Congressman Loudermilk on Bartow’s Morning News

Congressman Barry Loudermilk from Georgia’s 11th Congressional district called into Bartow’s Morning News to talk about the work being done in Congress since their return from the Easter break. We discussed the revised healthcare bill that seems to have the support of the Freedom Caucus, President Trump’s proposed revision of the tax code, the problems with North Korea and the upcoming budget battle for the remainder of the fiscal year.

Interview with Congressman Barry Loudermilk on WBHF

Had a chance to welcome Congressman Barry Loudermilk to the studios of WBHF in Cartersville to be on my Saturday morning show, #WakingUpWithAlan. We spent nearly 30 minutes discussing the happenings in congress, the ongoing work to repeal Obamacare and how it’s not going to be easy when its tentacles have spread into so many areas. We also discussed Leftists who will not tolerate any differing point of view and are now willing to limit the First Amendment. We talked about Berkeley and other campuses with snowflakes unwilling to tolerate anything with which they do not agree. Barry Loudermilk represents Georgia’s 11th Congressional District in NW Georgia.

The Black Blood of Modernity

About ten years ago I was having a conversation with a friend about climate change. (I think we called it global warming at that time). I concluded that if warming was happening by natural causes, there was nothing we could do about it. So humans would have to adapt through artificial means. If warming was man-made, there’s also nothing we can do about it because the world runs on fossil fuels. And the world’s infrastructure is set up for them and them alone. So again, humans would have to adapt through artificial means. In other words, there is no plan of attack regardless of the cause so why worry about it. Why even investigate it. It’s coming, so just deal with it. And so I never bothered to figure it out.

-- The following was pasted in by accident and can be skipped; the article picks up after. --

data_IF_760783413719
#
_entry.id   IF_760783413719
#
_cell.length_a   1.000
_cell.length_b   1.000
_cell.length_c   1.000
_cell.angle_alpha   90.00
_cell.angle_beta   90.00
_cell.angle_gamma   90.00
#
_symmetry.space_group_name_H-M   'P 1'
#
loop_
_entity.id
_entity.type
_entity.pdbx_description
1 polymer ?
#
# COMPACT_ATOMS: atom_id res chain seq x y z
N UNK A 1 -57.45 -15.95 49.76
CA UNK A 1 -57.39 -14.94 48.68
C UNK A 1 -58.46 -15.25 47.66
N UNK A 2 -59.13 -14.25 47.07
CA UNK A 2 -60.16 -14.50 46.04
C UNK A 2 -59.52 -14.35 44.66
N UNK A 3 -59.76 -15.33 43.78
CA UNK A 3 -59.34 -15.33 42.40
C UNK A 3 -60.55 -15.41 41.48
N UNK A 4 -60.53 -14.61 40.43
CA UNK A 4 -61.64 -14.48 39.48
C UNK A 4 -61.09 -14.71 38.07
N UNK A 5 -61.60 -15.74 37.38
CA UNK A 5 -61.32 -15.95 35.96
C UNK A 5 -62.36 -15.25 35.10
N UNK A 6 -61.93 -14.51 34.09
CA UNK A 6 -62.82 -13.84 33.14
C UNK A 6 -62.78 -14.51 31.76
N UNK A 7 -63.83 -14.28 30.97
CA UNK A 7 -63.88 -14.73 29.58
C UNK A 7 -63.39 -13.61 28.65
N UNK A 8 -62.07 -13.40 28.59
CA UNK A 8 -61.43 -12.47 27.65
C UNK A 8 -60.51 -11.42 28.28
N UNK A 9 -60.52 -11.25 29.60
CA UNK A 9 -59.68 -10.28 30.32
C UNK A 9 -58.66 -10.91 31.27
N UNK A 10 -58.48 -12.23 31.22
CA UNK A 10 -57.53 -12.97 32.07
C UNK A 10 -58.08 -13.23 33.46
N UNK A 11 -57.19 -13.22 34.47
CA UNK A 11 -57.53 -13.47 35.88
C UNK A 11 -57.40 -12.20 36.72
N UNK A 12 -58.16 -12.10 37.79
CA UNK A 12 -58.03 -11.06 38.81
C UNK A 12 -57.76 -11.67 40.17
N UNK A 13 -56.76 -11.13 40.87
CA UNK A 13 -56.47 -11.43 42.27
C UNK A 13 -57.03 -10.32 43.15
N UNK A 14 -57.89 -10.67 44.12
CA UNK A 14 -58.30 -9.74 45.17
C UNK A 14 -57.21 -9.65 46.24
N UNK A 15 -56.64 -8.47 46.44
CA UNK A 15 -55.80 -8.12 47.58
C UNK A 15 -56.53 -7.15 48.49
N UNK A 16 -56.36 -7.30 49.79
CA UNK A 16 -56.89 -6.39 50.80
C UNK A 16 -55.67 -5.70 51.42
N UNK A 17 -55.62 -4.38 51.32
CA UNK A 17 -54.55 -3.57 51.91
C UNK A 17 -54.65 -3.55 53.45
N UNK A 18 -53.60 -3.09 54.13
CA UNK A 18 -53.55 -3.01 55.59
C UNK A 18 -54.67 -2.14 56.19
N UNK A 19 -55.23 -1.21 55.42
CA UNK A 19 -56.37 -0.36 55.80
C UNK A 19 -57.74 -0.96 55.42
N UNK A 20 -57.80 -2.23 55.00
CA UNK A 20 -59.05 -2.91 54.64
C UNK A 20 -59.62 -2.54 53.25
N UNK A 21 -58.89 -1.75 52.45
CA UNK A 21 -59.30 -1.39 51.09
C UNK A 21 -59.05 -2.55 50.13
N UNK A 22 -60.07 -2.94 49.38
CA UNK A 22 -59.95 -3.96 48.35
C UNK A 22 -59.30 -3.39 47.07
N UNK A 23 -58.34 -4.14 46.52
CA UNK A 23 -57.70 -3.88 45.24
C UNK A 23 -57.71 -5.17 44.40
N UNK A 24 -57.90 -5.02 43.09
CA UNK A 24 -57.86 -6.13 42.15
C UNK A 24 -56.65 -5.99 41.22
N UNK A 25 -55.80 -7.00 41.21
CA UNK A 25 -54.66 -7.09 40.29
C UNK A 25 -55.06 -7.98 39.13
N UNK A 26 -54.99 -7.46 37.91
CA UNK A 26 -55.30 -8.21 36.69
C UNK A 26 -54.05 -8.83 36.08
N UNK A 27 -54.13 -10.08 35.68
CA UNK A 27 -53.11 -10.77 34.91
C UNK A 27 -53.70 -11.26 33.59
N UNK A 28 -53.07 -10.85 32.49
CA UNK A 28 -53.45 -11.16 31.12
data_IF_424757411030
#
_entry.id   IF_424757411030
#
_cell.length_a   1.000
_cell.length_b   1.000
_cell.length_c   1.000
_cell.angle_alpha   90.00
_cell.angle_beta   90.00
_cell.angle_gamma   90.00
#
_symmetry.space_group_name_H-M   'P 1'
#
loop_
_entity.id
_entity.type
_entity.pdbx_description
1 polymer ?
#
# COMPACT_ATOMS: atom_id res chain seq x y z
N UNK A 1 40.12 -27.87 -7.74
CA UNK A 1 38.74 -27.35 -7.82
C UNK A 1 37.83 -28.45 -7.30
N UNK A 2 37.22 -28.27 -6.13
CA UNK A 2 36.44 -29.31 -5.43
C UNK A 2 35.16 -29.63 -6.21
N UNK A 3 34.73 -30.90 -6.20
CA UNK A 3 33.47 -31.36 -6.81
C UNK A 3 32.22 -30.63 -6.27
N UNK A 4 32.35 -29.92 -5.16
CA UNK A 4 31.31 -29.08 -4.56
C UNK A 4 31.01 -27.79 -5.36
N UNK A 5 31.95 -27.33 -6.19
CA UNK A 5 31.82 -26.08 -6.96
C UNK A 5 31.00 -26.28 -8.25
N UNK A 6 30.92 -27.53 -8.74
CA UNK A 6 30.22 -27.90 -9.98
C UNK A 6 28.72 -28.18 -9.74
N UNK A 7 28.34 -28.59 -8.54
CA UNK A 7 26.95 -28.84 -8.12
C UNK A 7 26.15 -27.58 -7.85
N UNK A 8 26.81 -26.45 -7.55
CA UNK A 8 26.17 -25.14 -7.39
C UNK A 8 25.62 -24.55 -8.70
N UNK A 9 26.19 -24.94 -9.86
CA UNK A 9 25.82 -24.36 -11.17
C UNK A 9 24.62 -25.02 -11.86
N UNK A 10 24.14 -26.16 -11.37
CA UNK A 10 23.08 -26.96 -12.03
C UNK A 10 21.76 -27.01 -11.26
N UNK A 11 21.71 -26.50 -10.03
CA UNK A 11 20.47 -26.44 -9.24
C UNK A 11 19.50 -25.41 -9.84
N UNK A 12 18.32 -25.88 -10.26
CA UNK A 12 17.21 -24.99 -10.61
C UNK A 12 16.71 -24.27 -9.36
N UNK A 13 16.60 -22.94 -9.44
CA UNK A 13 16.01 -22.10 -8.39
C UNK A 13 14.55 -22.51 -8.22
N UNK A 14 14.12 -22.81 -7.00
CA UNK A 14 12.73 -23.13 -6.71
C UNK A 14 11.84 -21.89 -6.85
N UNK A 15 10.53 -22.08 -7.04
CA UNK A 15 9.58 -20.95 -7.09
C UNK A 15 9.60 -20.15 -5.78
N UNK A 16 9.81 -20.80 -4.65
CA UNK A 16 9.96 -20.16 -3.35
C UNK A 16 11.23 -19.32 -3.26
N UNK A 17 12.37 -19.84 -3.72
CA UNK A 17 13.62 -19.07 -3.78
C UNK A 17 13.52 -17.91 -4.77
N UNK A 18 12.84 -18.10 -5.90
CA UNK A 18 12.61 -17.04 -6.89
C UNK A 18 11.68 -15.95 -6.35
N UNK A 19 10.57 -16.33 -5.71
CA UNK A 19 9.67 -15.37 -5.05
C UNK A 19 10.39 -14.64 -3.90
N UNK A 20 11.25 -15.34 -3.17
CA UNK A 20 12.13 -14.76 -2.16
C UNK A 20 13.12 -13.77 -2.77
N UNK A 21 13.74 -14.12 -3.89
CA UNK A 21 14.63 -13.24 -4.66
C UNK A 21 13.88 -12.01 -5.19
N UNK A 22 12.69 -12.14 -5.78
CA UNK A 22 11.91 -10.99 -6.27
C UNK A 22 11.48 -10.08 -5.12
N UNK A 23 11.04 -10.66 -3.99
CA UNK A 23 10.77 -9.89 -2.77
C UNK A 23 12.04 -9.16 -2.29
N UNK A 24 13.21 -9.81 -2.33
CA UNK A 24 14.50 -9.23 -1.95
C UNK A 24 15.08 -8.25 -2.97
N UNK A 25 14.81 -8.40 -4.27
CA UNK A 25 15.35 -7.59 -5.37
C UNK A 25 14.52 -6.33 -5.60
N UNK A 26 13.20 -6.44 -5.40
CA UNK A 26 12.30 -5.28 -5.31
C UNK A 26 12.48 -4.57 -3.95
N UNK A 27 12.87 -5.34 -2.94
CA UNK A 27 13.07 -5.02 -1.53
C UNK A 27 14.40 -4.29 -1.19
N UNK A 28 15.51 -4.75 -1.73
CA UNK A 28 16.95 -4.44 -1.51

But then the term “Peak Oil” was brought to my attention and I was forced to realize that even if man was causing global warming and had a magic solution to stop it, we still had a bigger problem coming.

People usually think of fossil fuels in terms of energy and emissions. Our fossil fuel infrastructure is more than transportation. It’s cooking, lighting, heating, cooling, communications. It’s also plastics. Without oil, there are no plastics. Or synthetic rubber. Or asphalt. Or medicine. Or some fabrics and foods. There’s no pesticides in some cases too. No solar, wind or tidal power will replace that.

Talking just in terms of energy/fuel, it takes decades, maybe fifty-plus years for energy infrastructures to become large enough to make the switch from one energy source to another. From railroad to diesel/gasoline vehicles to the future, change is slow. So even if we had the technology in renewables that gave us the same bang for our buck as fossil fuels do, we simply have no established grid or delivery system.

But energy/fuel aside, nothing can replace what oil gives us in the non-energy/fuel items listed above. So even if we started the major social and tech commitment to change from one energy source to another, we’d still need oil for everything else. Even if we had affordable electric cars, oil still makes up the seats, dashboards and panelling, tires, lubricants, and more. Even if we had solar powered homes, our televisions, computers, radios, foods, medicine, furniture…all oil dependant.

Oil drives just about everything we do. And by all accounts, the easy to get at reserves are either gone or just about gone ∗. Even if there was no climate change or global warmingness, the looming loss of easy oil is coming and the cost of everything is going to escalate as we approach it. Harder to get at oil means more costly means to get at it and the costs get passed down. And oil is a finite resource. Unlike wind and solar, when a well drys up, it’s gone. So some day, I have no idea when, but some day, the human race will have to learn to live without oil. And considering what we’ve just covered above, that is going to be real hard.

But until then, the world will continue to burn fossil fuels as if that time isn’t approaching. The globe will continue to suffer from the pollution that comes with it and things will get more costly. There’s nothing anyone is going to do to stop it. I’m sorry to tell you this. But no government policy, programming, marching, protesting, conferences, tweeting or otherwise is going to change the world’s need and use of oil (and other fossil fuels). And even if the United States government had the magic policy, that only goes for my country. It doesn’t apply to China or India, two of the world’s fastest developers and consumers of natural resources. One country’s policies do not apply to anyone else. This is a world issue, not a country issue. Pollution of fossil fuels will continue and costs of maintaining our civilization from the wonders of oil will rise.